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Which is More Americana - Old Barns, or Old Churches?

Updated: Jun 22

I remember back in the old days when two places were always important; any person's church or any person's barn.


pretty white church on a hillside
Coldwater United Methodist Church, Lincoln County, TN

Before we go too far into the question of old barns versus old churches being more Americana, we need to define the word "Americana". Americana is usually defined as "items that reflect on American culture or American history". That makes sense. Often when I am out with my camera and people ask about my photography I tell them that I shoot Americana photography. If they seem puzzled by that term I add that, "if it looks like America, it is Americana".


I sometimes tell people that if I say "small town" photography that will be close. However, even though I have said that many times, it is probably not accurate. While lots of good Americana items/photos can be found in a small town, there are probably as many, or more, Americana items found out in the countryside.

 

Old barns and Americana


A hundred years ago a much higher percentage of Americans were farmers. In those days farming was not a side job or a part-time affair. A man farmed to put food on the table and a roof over his head - for both himself and his family. Farming was serious business and was much more challenging than it is today. The timely weather reports that we have today did not exist back then. Advanced chemical fertilize and pesticides were rare. Modern tractors and other modern equipment of today did not exist.


Today when older people see a pretty old barn, they think about the old days when a farmer had lots of livestock and fields of crops and the barn was "headquarters" or maybe the "mission control" for all that farm activity.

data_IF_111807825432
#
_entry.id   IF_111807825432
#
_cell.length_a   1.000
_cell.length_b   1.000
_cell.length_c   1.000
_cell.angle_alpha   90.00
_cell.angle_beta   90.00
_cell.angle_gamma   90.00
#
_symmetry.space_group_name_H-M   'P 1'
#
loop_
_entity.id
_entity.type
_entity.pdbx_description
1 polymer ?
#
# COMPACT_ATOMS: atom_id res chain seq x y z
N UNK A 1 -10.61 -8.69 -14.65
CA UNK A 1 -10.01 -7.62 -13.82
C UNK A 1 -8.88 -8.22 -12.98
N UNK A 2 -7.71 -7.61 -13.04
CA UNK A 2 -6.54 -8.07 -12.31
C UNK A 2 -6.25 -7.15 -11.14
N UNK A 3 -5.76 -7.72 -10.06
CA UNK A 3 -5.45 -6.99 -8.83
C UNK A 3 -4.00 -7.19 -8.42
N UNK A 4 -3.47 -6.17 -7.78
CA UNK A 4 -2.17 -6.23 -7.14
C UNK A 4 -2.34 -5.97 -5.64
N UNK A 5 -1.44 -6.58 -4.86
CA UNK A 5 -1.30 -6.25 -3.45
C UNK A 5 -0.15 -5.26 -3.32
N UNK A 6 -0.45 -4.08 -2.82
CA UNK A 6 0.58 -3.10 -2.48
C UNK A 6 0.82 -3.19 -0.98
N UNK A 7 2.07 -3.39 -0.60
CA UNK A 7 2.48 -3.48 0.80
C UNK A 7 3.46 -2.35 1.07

Some people might see an old barn as a hollow building, a shell with no soul, waiting to fall down or be torn down, to be removed like an eyesore or scrap from ages past. And while that view is partly true, it falls short of seeing a different time in America - a simpler time when family was held dear in a man's heart, just like God and the American flag.


People respected each other, because they each earned that respect. Farmers knew that they would help their neighbors if needed, just like they would receive help from those neighbors if they were in need. If a man's property was damaged by a storm, or in case of sickness or a death in the family, or any family disaster, a farmer knew that his neighbors would be there to help. It was a different time, and old barns are a reminder of that time and those people.


All of that is what an old barn means to lots of people. That is American culture and history, and that is Americana.

 

Old churches and Americana


The beauty of an old church is more than its outside. A beautiful old church reminds us of many things. One is that, as we see fit, we can worship God along with others in our community - doing that worship all together as a group, not just a congregation, but as a family - a family united in worshiping a good and loving God.